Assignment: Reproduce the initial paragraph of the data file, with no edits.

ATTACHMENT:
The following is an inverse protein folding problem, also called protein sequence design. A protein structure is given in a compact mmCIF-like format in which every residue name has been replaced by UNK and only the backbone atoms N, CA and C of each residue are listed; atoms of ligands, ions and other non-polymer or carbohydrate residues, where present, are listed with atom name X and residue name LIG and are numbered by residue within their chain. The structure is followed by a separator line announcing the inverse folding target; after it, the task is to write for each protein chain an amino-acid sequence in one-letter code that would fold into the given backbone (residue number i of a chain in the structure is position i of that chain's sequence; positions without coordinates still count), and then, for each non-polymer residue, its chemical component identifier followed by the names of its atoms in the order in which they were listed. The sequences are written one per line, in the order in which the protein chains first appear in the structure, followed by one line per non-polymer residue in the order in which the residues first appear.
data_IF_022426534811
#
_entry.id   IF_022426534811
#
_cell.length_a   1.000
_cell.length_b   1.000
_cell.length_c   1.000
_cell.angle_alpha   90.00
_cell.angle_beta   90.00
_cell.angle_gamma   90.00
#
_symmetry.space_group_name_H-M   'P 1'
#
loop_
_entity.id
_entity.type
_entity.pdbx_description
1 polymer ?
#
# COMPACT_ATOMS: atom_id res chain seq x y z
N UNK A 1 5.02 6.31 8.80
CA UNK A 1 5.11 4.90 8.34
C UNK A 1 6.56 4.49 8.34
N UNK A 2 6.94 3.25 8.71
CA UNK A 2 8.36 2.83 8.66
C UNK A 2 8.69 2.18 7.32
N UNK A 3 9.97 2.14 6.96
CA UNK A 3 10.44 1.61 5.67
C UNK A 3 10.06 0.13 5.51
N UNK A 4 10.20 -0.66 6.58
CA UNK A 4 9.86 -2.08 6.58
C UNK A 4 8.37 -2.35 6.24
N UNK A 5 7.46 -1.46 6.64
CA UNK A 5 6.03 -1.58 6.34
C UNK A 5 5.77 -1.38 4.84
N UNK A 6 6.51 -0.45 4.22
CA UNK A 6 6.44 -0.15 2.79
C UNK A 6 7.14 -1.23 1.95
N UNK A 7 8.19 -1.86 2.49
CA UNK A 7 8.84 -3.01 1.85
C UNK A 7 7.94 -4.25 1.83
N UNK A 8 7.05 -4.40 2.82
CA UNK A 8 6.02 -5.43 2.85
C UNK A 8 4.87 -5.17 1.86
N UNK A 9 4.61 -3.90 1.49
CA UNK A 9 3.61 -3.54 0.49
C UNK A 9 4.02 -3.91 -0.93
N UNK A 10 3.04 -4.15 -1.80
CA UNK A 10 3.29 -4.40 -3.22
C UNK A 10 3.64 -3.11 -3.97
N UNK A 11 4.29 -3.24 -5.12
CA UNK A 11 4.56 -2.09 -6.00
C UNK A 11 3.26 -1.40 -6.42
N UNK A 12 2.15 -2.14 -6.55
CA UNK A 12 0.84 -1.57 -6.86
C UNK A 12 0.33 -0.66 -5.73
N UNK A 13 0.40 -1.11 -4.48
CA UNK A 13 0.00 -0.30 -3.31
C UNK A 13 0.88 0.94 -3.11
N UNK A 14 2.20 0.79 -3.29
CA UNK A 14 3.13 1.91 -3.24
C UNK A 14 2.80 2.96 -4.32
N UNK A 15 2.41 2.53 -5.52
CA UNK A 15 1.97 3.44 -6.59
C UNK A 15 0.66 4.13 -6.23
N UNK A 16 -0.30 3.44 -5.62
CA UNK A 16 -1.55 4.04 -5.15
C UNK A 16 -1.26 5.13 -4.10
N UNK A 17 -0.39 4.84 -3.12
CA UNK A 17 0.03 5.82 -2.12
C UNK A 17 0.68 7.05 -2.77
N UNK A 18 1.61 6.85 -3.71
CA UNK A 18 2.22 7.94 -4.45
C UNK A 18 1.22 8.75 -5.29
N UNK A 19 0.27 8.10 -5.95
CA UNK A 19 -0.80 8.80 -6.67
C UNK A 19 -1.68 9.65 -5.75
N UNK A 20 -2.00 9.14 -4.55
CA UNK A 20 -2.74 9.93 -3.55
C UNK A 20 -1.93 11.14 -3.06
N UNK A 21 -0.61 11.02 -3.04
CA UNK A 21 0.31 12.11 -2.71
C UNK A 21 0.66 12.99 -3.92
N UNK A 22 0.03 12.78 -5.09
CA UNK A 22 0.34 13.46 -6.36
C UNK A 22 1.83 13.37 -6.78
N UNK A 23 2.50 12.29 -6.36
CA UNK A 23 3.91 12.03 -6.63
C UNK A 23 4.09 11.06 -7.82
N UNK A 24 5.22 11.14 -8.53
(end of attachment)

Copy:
The following is an inverse protein folding problem, also called protein sequence design. A protein structure is given in a compact mmCIF-like format in which every residue name has been replaced by UNK and only the backbone atoms N, CA and C of each residue are listed; atoms of ligands, ions and other non-polymer or carbohydrate residues, where present, are listed with atom name X and residue name LIG and are numbered by residue within their chain. The structure is followed by a separator line announcing the inverse folding target; after it, the task is to write for each protein chain an amino-acid sequence in one-letter code that would fold into the given backbone (residue number i of a chain in the structure is position i of that chain's sequence; positions without coordinates still count), and then, for each non-polymer residue, its chemical component identifier followed by the names of its atoms in the order in which they were listed. The sequences are written one per line, in the order in which the protein chains first appear in the structure, followed by one line per non-polymer residue in the order in which the residues first appear.